Ray was educated at Presidency College, Calcutta, and then was called to the Bar in England. While in college, he was Captain the Presidency College cricket team. He was a university triple blue in sports.
Ray died on 6 November 2010 at the age of 90 from renal failure.[7] He is survived by his wife Maya.
Ray started his career as a barrister in the Calcutta High Court. Later, helped by Ashoke Kumar Sen, he started his political career as the Cabinet Minister of Judicial Affairs in Bidhan Chandra Ray‘s cabinet in West Bengal. Later, through the 1960s he rose rapidly in Indian national level politics in Delhi to became the Union Cabinet Minister of Education & Youth Services for the Government of India.
After the Congress won the General Election of 1972, he became the Chief Minister of West Bengal from March 19, 1972 to June 21, 1977. He took office shortly after the Bangladesh Liberation War, and his administration was faced with the massive problem of resettling over a million refugees in various parts of the state. The civic services of Calcutta in particular found rehabilitation of the Bangladeshi refugees to be an uphill task, but the state government, under Ray’s guidance, performed this task with much credit.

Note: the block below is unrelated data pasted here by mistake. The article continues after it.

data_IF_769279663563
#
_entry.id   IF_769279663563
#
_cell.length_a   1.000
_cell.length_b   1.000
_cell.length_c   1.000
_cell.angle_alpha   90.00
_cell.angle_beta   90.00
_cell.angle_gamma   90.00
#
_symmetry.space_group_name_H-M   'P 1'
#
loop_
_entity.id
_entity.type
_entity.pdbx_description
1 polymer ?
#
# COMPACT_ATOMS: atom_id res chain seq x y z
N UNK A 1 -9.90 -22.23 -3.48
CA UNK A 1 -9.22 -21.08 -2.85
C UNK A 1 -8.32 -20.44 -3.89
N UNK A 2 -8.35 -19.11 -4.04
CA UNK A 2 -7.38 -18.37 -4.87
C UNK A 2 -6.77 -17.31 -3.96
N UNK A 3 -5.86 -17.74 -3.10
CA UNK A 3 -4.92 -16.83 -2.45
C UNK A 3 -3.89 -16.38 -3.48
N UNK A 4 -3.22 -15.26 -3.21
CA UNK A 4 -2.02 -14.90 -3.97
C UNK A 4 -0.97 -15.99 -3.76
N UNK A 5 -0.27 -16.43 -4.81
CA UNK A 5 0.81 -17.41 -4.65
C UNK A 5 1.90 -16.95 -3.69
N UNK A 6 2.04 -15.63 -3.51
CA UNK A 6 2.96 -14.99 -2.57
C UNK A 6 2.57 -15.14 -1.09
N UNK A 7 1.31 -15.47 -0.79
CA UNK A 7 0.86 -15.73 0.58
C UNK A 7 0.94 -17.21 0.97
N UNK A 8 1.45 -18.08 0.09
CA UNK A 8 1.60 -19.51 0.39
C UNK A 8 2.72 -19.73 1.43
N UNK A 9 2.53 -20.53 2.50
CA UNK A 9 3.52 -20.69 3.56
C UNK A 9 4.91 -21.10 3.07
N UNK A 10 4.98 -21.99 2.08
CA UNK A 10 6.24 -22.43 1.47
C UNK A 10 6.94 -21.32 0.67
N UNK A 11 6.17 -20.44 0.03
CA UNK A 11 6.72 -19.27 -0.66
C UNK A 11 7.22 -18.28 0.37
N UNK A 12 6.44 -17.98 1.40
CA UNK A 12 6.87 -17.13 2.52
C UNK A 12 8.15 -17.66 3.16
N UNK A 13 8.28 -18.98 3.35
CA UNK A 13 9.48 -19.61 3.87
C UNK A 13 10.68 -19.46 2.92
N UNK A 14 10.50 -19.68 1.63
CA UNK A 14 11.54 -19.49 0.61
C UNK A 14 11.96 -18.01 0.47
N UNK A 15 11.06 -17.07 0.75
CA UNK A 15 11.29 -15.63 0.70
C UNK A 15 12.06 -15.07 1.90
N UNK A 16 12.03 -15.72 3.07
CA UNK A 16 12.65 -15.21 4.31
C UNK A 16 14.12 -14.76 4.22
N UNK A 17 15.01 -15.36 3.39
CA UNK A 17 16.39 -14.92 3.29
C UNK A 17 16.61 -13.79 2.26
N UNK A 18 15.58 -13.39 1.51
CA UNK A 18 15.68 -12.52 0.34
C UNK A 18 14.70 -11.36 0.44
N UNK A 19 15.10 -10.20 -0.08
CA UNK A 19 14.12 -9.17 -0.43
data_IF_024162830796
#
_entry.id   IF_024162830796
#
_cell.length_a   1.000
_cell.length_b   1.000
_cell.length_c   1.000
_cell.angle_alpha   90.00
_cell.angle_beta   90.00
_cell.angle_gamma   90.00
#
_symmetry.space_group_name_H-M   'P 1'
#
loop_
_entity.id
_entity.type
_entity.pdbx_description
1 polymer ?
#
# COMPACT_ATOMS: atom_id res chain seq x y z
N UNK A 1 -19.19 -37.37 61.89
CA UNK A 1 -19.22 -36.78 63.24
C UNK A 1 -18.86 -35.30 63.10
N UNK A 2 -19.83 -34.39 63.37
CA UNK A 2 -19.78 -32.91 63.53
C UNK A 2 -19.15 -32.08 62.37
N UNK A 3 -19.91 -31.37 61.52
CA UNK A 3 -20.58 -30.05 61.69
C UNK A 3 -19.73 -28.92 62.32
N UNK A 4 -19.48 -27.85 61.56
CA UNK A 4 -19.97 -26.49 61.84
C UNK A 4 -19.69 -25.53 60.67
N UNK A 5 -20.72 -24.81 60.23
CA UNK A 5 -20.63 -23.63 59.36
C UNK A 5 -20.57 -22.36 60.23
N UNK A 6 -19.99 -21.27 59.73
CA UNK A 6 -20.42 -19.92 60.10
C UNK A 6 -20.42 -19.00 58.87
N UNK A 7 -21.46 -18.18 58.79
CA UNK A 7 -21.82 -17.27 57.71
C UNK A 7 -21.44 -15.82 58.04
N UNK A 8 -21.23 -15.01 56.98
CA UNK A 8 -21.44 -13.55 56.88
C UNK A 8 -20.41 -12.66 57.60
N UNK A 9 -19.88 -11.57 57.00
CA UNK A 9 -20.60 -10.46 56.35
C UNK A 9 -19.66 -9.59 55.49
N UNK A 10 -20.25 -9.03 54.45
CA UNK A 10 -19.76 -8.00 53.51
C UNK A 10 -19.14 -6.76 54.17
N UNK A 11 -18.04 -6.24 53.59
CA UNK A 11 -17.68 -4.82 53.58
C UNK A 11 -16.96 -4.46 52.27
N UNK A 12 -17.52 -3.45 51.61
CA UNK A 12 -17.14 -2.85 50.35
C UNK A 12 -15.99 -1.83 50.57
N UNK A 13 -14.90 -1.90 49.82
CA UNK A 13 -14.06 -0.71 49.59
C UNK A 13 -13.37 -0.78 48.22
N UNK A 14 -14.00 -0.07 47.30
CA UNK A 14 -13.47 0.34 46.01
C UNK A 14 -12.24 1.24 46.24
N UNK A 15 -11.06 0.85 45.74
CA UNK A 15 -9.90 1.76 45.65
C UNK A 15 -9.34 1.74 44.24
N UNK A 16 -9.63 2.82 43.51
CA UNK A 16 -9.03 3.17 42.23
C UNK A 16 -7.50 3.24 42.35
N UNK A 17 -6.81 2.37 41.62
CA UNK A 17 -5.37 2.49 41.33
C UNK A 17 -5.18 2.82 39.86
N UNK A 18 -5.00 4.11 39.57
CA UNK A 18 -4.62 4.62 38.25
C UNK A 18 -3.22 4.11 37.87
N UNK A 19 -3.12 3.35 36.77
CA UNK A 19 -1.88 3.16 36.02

Later, he had the distinction of serving as the Governor of Punjab from April 2, 1986 to December 8, 1989. When the Congress came back to power once again in Delhi in 1991, Ray was sent as India’s Ambassador to the United States. He remained in the USA from 1992 to 1996. His tenure in Washington was widely considered to be very successful.